In the first rigorous, independent evaluation of Facebook’s new ad transparency plans, we urge the company to improve its ad transparency tools to enable meaningful public scrutiny.
Automated decisions are increasingly part of everyday life, but how can the public scrutinize, understand, and govern them? This Upturn and Omidyar Network report maps out the landscape, providing practical examples and a framework to think about what has worked.
Bail reform is rapidly underway. But at the same moment that jurisdictions work to reduce the true risks of pretrial release through reform policies, jurisdictions across the country are also adopting statistical tools that will blindly predict such risks remain as high as ever. This forthcoming article charts how jurisdictions can avoid making costly errors in their adoption of pretrial risk assessment tools.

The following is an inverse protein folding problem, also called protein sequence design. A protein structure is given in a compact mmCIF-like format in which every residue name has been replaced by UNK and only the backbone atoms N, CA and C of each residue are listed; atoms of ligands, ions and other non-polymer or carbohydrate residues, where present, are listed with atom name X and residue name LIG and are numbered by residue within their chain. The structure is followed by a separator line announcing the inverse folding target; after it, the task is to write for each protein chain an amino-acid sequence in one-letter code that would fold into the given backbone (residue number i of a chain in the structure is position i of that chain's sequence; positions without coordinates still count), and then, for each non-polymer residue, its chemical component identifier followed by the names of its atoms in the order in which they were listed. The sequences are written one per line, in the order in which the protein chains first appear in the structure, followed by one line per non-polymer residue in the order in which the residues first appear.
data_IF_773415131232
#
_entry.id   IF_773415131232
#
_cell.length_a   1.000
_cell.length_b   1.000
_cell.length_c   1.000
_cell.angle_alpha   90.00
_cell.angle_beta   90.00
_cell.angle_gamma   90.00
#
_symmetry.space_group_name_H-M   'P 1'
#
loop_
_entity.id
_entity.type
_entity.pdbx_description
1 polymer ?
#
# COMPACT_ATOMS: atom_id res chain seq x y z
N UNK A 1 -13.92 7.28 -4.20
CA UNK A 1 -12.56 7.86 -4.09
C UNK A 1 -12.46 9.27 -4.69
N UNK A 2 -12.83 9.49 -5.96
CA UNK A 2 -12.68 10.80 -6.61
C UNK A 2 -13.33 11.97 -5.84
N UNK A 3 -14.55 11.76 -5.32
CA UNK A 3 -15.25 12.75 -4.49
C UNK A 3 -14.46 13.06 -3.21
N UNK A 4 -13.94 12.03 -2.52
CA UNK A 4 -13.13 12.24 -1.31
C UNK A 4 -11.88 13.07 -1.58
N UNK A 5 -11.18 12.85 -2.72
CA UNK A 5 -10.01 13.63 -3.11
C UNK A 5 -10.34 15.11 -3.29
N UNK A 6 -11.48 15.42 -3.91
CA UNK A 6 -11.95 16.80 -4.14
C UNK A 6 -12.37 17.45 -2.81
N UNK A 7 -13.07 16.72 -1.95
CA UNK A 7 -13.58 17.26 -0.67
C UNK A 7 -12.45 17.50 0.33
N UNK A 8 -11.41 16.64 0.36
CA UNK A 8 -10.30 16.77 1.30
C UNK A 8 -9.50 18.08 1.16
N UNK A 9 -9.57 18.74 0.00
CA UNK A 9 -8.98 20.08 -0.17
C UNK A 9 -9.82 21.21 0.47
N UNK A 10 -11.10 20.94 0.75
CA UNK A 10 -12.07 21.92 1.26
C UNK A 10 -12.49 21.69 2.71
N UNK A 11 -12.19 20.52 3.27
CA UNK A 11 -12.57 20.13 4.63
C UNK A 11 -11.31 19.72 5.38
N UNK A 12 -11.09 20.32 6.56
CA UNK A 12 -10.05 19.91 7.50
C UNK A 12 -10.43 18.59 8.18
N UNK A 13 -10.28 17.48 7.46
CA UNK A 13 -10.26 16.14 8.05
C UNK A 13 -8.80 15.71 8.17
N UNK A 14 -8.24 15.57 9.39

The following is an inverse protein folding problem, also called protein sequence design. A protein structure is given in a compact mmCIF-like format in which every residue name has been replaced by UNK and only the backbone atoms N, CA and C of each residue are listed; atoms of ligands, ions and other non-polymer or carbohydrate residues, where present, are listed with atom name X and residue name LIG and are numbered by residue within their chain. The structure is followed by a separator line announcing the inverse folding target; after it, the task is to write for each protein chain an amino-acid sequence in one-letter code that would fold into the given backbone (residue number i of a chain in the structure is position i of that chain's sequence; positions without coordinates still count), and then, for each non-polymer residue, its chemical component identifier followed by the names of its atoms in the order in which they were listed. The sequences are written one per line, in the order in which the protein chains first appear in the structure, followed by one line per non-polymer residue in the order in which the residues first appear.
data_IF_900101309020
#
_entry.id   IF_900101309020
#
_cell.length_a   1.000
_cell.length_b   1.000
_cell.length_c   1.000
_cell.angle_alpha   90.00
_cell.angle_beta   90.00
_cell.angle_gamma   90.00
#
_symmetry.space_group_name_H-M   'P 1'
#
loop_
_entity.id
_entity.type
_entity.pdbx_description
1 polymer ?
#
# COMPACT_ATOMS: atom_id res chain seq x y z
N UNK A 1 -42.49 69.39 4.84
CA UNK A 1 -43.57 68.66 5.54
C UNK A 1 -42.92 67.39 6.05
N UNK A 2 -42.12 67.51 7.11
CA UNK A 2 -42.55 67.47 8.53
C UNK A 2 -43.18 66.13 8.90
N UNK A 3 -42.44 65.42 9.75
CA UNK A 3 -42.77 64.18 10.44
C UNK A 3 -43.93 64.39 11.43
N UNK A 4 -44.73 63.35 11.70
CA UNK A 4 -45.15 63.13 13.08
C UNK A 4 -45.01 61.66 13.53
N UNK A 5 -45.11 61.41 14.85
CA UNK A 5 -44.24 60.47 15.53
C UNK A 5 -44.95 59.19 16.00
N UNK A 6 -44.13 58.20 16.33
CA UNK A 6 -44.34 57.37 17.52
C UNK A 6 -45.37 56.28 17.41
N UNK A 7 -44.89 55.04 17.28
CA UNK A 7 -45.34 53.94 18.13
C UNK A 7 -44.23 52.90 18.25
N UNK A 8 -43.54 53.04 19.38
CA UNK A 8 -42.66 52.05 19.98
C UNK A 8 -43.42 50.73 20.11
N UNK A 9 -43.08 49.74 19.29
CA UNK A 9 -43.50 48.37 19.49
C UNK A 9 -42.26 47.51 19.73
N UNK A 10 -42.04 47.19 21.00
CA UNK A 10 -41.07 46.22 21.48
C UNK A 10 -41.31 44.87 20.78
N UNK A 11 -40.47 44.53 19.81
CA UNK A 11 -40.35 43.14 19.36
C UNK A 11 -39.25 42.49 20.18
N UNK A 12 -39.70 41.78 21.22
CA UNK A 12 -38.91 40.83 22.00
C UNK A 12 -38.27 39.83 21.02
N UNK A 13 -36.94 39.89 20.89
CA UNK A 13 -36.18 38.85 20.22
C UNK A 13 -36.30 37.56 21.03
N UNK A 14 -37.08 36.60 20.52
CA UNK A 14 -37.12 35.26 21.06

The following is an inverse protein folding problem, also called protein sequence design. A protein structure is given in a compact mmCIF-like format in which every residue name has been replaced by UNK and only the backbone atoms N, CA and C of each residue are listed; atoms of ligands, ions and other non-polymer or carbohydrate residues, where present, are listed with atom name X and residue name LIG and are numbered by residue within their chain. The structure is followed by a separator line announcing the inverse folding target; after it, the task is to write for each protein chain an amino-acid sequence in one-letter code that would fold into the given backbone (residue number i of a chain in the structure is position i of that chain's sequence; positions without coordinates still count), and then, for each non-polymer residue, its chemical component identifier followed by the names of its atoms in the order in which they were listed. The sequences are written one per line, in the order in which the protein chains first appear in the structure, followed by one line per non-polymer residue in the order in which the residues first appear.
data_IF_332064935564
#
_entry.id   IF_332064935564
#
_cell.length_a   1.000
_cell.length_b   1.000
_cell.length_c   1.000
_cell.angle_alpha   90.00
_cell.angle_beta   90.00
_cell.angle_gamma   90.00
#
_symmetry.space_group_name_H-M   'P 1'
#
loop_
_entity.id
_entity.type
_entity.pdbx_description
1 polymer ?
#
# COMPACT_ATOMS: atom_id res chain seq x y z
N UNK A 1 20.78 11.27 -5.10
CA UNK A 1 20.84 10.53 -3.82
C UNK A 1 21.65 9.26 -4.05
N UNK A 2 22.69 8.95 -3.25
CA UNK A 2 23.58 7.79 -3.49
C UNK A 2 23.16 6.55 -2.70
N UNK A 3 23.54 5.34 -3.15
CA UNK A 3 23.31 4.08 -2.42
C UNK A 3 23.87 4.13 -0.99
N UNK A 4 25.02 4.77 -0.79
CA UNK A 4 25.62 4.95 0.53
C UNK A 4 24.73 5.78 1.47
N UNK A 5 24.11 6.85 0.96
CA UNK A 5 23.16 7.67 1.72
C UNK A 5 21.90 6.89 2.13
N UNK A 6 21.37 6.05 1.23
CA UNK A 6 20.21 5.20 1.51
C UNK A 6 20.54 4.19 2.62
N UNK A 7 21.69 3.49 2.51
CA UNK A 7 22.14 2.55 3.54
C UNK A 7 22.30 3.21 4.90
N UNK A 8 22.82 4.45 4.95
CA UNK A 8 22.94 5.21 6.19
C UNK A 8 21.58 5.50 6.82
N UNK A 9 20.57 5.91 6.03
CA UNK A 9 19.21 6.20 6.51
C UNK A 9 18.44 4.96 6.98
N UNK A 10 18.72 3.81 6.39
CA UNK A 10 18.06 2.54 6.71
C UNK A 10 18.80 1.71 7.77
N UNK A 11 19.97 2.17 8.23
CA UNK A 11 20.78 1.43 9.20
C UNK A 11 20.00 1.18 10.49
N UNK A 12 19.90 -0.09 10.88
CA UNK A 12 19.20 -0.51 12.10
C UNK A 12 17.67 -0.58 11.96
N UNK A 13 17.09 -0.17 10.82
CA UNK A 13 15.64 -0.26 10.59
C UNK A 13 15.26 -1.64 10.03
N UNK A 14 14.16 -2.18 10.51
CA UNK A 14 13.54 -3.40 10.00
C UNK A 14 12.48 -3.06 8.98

This framing paper, prepared for the NetGain Partnership, explores how automated decisions are shaping the lives of vulnerable people and groups, and offers suggestions and direction for interested funders and the broader social sector.
The encryption debate is generally framed as a struggle between civil liberties and national security. We partnered with Consumer Reports to shed light on why encryption is critical for consumers’ safety and well-being.
Together with the Leadership Conference, Upturn releases the latest version of our scorecard that evaluates the police body-worn camera policies in 75 major U.S. cities. It continues to show a nationwide failure to protect the civil rights and privacy of surveilled communities.
Today, most major police departments that use body-worn cameras allow officers unrestricted footage review. This report explains why police departments must carefully limit officers’ review of body-worn camera footage, and calls for “clean reporting” to be adopted by all police departments.
This article draws lessons primarily from the domain of criminal justice, to illustrate three structural challenges that can arise whenever law or public policy contemplates adopting predictive analytics as a tool. It then offers some ideas for solutions.